Shifting Light and Form

I‘ve had several inquiries about how I go about photographing macro flora images to achieve the look that I want, so I thought I would share a few techniques here. This particular set of images are all from one type of flower in my garden that is currently going to seed and I am not sure what it is, actually.

I’ve mentioned before how I find the shifting forms of seed heads so visually interesting, but also I am interested the whole idea of transitioning and transformation in nature.

When are we not in transition?

The seed head series that I’ve been working on generally have light backgrounds and subtle lighting on the subject. How this is done is quite simple. All of these particular flora images are taken outside but I am using indirect back-lighting and shade to bring out a little bit of mystery. I also am using the smallest depth of field I can and keep the lens in the manual adjust mode for control over where I want to focus.

The subject is usually photographed in indirect light. So if I need shade I will create it by blocking the sun with my body, however I am always looking for a lighter background than my subject so I frame the (shaded) subject in front of a background area that is brighter, such as sunlit grass or rocks, or whatever is nearby. I experiment with various strengths of light and shade as I’m working to find the look I want.

In the images you see here the light backgrounds are actually the sunlit rocks from around my flowerbed. If I was using lit grass as my background, the colour behind the seed head would be a green or yellow, and the colour of the subject might shift also. I love the blues that come out in the greyish seed heads when they are shaded in this way and have a more neutral background colour.

I also find it fascinating how the forms sometimes come out looking like insects, or other creatures. Well to my eye, anyway…

I often shoot early in the morning or late evening for warm and interesting light, but one of the things I like about applying these techniques is that even in the harshest noontime light you can still find a way to make a little magic.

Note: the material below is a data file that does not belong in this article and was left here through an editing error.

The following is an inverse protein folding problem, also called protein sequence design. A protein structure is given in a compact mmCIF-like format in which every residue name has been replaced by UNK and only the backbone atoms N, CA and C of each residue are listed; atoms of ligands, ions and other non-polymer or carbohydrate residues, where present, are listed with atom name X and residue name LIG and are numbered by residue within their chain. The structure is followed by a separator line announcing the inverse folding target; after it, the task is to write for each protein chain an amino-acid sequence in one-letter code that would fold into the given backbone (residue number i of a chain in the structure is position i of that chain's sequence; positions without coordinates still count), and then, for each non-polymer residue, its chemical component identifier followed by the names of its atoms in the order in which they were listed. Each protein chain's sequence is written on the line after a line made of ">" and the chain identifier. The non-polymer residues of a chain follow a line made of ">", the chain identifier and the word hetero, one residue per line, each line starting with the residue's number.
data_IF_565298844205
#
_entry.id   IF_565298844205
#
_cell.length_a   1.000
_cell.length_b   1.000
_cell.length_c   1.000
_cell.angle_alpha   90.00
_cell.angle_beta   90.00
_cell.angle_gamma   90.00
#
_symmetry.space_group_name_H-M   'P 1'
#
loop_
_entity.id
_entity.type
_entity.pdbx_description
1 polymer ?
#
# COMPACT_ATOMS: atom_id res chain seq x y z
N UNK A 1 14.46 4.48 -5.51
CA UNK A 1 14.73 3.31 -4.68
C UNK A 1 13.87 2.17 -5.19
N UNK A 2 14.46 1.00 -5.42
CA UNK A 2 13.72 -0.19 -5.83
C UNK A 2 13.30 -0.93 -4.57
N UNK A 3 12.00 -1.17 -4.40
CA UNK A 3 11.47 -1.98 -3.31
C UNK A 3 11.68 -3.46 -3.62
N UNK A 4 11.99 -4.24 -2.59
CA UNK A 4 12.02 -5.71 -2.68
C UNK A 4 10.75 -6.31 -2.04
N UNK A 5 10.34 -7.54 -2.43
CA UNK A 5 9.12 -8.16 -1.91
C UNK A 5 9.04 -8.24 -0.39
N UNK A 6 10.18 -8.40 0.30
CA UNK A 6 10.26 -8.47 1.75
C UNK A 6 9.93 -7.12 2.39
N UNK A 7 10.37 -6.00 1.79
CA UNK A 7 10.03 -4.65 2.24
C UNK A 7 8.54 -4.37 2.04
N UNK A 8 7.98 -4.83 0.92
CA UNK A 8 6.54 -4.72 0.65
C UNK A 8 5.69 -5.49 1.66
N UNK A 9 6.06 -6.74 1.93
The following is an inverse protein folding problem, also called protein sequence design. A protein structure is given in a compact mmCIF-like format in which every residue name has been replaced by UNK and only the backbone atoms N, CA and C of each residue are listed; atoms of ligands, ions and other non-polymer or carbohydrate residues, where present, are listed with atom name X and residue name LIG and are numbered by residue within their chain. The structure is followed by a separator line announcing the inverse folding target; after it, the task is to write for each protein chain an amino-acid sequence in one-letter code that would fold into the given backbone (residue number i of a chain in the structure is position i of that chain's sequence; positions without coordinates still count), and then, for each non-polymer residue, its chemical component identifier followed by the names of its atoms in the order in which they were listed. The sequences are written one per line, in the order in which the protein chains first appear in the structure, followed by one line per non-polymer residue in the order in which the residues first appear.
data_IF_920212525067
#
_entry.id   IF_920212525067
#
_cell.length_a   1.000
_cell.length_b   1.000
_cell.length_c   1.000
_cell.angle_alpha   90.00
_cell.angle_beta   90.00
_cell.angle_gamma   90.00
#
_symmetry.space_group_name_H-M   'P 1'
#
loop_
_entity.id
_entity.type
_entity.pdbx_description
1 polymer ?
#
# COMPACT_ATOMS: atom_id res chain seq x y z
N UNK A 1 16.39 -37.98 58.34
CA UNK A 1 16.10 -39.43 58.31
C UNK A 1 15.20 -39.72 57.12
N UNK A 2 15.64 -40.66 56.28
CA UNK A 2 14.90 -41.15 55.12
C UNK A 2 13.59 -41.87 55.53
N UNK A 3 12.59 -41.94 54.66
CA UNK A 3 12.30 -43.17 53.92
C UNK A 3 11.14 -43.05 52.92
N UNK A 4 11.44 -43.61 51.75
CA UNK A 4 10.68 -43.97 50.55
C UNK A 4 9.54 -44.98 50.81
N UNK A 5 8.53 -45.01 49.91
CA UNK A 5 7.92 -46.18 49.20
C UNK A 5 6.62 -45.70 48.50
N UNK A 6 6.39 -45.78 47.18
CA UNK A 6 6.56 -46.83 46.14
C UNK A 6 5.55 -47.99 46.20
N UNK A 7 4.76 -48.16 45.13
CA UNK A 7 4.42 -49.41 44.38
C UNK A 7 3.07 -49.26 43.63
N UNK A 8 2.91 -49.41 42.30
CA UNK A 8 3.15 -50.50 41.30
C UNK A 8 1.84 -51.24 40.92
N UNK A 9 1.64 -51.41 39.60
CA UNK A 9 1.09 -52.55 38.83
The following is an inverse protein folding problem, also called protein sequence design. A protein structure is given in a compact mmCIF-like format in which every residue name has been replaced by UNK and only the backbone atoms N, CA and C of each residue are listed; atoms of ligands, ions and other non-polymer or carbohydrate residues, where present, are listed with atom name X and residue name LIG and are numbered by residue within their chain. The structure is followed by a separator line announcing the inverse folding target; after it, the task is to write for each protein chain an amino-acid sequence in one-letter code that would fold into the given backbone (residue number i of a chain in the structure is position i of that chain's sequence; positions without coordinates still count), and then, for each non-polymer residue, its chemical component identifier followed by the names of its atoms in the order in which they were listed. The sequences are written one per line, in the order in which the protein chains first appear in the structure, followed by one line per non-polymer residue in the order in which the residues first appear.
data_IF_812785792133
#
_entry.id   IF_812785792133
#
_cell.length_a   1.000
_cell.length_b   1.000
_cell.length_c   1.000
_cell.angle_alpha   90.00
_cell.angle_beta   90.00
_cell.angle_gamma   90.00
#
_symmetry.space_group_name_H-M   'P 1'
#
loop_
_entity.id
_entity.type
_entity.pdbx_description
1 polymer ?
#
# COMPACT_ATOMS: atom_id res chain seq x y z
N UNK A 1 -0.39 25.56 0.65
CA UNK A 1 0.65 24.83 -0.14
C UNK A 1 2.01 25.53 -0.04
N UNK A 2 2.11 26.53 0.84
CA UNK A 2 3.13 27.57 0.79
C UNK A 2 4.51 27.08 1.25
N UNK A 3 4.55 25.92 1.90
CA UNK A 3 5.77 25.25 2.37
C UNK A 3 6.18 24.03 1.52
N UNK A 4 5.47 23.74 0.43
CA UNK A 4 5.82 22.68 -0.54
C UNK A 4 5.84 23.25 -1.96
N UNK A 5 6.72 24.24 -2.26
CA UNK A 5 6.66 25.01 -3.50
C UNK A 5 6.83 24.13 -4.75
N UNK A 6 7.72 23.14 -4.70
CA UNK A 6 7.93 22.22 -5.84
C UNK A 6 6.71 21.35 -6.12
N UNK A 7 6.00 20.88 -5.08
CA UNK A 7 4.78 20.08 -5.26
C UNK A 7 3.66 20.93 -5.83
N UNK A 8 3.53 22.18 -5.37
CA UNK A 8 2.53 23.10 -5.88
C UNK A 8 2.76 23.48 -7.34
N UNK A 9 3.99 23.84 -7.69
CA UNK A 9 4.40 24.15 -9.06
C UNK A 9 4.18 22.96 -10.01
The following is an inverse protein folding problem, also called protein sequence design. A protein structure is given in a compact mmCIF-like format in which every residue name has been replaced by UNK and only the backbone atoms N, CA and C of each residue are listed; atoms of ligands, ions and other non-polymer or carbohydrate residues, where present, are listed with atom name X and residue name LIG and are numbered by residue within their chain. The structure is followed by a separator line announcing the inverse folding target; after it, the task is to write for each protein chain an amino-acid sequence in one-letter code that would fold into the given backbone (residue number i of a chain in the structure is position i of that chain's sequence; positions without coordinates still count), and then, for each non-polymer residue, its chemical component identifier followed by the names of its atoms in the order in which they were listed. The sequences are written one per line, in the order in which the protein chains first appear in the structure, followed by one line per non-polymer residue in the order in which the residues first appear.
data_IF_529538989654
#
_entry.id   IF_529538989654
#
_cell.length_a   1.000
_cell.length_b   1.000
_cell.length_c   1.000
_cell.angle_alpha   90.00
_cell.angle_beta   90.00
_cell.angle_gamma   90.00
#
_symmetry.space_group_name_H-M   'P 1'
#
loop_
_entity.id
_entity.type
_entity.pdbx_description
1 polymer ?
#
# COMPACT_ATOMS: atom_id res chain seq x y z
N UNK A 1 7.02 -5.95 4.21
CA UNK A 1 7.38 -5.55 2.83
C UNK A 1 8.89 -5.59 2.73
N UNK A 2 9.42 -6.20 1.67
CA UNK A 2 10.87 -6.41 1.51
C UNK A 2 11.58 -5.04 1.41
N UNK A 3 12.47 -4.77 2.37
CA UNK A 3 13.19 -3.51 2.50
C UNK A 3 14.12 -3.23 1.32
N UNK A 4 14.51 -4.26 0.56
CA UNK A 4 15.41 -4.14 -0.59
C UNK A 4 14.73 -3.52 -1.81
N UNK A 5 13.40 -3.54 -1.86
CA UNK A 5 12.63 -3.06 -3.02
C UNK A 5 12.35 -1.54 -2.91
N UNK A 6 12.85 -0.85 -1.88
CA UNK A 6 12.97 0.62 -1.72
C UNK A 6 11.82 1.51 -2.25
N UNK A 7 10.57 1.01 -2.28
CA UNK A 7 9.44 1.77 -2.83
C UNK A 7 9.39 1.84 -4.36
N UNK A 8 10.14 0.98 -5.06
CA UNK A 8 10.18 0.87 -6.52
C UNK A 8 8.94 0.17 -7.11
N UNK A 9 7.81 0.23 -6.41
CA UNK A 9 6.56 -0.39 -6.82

To see the rest of the series, click here: In Transition: Seed Head Series

All images © Karen McRae, 2012


Things are not always what they seem. Sometimes when I am making pictures I notice that the plot is thickening. Other times, I don’t notice until later.

The camera though, it is a keen observer. It has spent a lot of time looking. It has developed a sense of humour. It understands how I love double meanings, a good pun, or an interesting metaphor. And it sees what I am looking for. Sometimes it is the one to point things out.

The lens. It knows how to make the tiniest of adjustments. It knows how shallow or how deeply I want to go into a subject. It makes sense of the light, filters it carefully. The lens is meticulous.

The subjects. They are generous with their time. They are frequently in transition and often surprising. They too have a sense of humour. And they are always teaching me. Showing me how to look at things. Showing me how things are and how they are not. But also, how they could be.

Do you see the things I see here in these images? These shapeshifters?

All images © Karen McRae, 2012

Late Day, Late November

November is almost gone and it’s been a kind one. Warmish with more sunshine than usual and the snow that came a few days ago is all melted away. Today was mostly grey but the late afternoon brought some interesting light, and with it orange fields and purple-blue skies.That orange field has been beckoning me for a while now.
All images © Karen McRae

Words Only

Picture this. You are driving along a country road. It’s early in the morning and the sun is low in the sky filtering beautifully through the trees as you move along. You’re not in a hurry. You glance to the side and something catches your eye.  Something hanging low on a tree almost glowing in the warm morning light. At first you’re not sure what you see but then you say quietly,  “It’s a chicken”. And it is a chicken. It’s hanging by its feet from a low branch and it’s almost naked. Like the tree. There is a figure bending towards it removing the last few feathers. The light is perfect.  So perfect it seems only natural that this is unfolding before you. And you realize that if you had your camera with you, you might have stopped and interrupted this scene, but you didn’t and now you have only words.

You Are Carried With Us

All that is gold does not glitter,
Not all those who wander are lost;
The old that is strong does not wither,
Deep roots are not reached by the frost.”
J.R.R. Tolkien, The Fellowship of the Ring

For Ilse 1917-2011
All images © Karen McRae


A serene late afternoon by the water, and even some sun! It’s been scarce lately. The water was so calm the reflections really stood out. Some of the trees are almost bare and others are still hanging on making for lots of different shapes and form.
All images © Karen McRae